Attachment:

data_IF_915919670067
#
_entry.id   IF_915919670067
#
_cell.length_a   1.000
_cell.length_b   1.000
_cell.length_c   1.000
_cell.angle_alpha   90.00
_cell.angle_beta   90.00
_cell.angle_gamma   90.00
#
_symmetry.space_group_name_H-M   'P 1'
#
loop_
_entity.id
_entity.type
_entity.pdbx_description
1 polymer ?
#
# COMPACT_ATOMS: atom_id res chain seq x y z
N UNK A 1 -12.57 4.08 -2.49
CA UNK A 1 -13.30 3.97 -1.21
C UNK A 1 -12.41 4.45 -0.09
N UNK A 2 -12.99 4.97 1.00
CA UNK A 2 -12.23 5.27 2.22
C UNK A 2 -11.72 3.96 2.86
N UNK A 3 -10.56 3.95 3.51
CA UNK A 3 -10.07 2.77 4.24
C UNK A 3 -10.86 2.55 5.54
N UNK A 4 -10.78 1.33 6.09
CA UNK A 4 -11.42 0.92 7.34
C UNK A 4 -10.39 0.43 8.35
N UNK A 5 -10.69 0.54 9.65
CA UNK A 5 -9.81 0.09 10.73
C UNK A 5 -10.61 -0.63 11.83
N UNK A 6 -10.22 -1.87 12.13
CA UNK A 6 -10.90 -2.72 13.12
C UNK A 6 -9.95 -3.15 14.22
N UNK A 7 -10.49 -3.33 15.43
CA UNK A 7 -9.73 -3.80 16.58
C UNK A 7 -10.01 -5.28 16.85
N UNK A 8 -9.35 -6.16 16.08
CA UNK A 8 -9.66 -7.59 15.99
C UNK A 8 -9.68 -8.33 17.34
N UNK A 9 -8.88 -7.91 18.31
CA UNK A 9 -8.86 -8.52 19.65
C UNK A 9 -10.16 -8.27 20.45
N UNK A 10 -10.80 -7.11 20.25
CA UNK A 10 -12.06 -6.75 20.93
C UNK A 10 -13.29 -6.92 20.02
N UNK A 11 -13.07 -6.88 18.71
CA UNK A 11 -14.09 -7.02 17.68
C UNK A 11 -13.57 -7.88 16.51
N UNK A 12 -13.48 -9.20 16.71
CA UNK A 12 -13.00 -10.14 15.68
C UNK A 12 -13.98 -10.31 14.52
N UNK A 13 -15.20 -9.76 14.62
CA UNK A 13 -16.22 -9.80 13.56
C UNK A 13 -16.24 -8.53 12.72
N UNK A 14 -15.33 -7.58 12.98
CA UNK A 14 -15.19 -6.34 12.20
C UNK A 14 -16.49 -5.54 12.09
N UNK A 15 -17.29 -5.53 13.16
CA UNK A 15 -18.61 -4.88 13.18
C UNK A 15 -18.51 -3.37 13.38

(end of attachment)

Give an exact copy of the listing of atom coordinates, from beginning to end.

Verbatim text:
data_IF_915919670067
#
_entry.id   IF_915919670067
#
_cell.length_a   1.000
_cell.length_b   1.000
_cell.length_c   1.000
_cell.angle_alpha   90.00
_cell.angle_beta   90.00
_cell.angle_gamma   90.00
#
_symmetry.space_group_name_H-M   'P 1'
#
loop_
_entity.id
_entity.type
_entity.pdbx_description
1 polymer ?
#
# COMPACT_ATOMS: atom_id res chain seq x y z
N UNK A 1 -12.57 4.08 -2.49
CA UNK A 1 -13.30 3.97 -1.21
C UNK A 1 -12.41 4.45 -0.09
N UNK A 2 -12.99 4.97 1.00
CA UNK A 2 -12.23 5.27 2.22
C UNK A 2 -11.72 3.96 2.86
N UNK A 3 -10.56 3.95 3.51
CA UNK A 3 -10.07 2.77 4.24
C UNK A 3 -10.86 2.55 5.54
N UNK A 4 -10.78 1.33 6.09
CA UNK A 4 -11.42 0.92 7.34
C UNK A 4 -10.39 0.43 8.35
N UNK A 5 -10.69 0.54 9.65
CA UNK A 5 -9.81 0.09 10.73
C UNK A 5 -10.61 -0.63 11.83
N UNK A 6 -10.22 -1.87 12.13
CA UNK A 6 -10.90 -2.72 13.12
C UNK A 6 -9.95 -3.15 14.22
N UNK A 7 -10.49 -3.33 15.43
CA UNK A 7 -9.73 -3.80 16.58
C UNK A 7 -10.01 -5.28 16.85
N UNK A 8 -9.35 -6.16 16.08
CA UNK A 8 -9.66 -7.59 15.99
C UNK A 8 -9.68 -8.33 17.34
N UNK A 9 -8.88 -7.91 18.31
CA UNK A 9 -8.86 -8.52 19.65
C UNK A 9 -10.16 -8.27 20.45
N UNK A 10 -10.80 -7.11 20.25
CA UNK A 10 -12.06 -6.75 20.93
C UNK A 10 -13.29 -6.92 20.02
N UNK A 11 -13.07 -6.88 18.71
CA UNK A 11 -14.09 -7.02 17.68
C UNK A 11 -13.57 -7.88 16.51
N UNK A 12 -13.48 -9.20 16.71
CA UNK A 12 -13.00 -10.14 15.68
C UNK A 12 -13.98 -10.31 14.52
N UNK A 13 -15.20 -9.76 14.62
CA UNK A 13 -16.22 -9.80 13.56
C UNK A 13 -16.24 -8.53 12.72
N UNK A 14 -15.33 -7.58 12.98
CA UNK A 14 -15.19 -6.34 12.20
C UNK A 14 -16.49 -5.54 12.09
N UNK A 15 -17.29 -5.53 13.16
CA UNK A 15 -18.61 -4.88 13.18
C UNK A 15 -18.51 -3.37 13.38